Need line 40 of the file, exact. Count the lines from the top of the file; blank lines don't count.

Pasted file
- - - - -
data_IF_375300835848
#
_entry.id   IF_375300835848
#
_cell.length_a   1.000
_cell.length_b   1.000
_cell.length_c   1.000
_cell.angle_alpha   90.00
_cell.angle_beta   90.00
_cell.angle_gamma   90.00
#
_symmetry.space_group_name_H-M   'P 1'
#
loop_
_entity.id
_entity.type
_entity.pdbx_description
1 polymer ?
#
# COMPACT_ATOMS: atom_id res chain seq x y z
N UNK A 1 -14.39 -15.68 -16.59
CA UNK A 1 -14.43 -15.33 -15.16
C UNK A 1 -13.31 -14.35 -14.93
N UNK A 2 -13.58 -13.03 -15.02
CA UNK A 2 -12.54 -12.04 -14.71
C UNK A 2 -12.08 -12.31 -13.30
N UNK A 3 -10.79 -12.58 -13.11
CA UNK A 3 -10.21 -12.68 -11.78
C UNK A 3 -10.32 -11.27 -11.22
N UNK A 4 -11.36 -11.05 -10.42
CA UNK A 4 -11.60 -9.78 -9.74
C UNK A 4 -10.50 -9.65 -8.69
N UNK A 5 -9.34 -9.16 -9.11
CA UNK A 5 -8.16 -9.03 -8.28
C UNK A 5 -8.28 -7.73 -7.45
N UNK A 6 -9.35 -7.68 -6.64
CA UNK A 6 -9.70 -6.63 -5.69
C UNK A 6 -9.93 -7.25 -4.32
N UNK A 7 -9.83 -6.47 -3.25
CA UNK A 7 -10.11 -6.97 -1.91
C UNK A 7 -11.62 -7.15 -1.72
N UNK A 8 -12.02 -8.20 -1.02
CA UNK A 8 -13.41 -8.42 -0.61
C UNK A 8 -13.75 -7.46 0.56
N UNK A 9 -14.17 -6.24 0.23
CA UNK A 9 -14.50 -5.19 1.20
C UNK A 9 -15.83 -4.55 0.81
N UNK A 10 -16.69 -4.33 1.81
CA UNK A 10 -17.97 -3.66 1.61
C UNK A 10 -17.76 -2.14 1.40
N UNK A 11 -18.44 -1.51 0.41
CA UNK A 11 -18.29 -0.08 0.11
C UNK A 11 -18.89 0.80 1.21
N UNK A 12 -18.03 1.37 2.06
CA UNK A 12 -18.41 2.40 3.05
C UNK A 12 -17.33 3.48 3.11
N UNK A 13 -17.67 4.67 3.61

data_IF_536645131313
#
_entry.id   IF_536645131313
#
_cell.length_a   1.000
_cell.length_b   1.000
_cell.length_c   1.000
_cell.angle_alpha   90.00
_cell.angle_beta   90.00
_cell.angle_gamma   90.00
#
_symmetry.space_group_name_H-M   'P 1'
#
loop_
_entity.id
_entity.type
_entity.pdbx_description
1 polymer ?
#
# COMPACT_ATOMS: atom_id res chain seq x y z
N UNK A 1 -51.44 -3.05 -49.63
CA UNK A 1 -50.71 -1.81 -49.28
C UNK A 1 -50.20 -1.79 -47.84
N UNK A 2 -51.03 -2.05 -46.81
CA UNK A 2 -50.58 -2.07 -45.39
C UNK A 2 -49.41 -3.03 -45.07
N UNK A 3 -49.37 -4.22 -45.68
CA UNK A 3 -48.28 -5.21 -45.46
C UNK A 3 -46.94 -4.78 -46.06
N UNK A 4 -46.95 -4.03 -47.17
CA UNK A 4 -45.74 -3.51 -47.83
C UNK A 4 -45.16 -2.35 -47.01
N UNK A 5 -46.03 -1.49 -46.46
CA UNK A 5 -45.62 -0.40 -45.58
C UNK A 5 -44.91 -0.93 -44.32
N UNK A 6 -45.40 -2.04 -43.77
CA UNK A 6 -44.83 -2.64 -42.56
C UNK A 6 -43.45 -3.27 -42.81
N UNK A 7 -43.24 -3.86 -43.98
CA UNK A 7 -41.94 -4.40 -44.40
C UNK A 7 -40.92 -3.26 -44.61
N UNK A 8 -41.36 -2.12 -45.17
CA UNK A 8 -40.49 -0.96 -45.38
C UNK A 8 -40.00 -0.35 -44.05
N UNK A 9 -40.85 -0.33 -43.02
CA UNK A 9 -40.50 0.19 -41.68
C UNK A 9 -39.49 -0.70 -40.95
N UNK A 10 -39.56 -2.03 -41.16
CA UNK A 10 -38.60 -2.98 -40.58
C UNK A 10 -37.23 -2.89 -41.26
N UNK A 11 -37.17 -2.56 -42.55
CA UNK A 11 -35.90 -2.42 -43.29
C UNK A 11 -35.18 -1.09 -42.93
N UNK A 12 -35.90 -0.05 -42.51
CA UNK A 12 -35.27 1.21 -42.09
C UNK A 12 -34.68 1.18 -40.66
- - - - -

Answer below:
CA UNK A 7 -10.11 -6.97 -1.91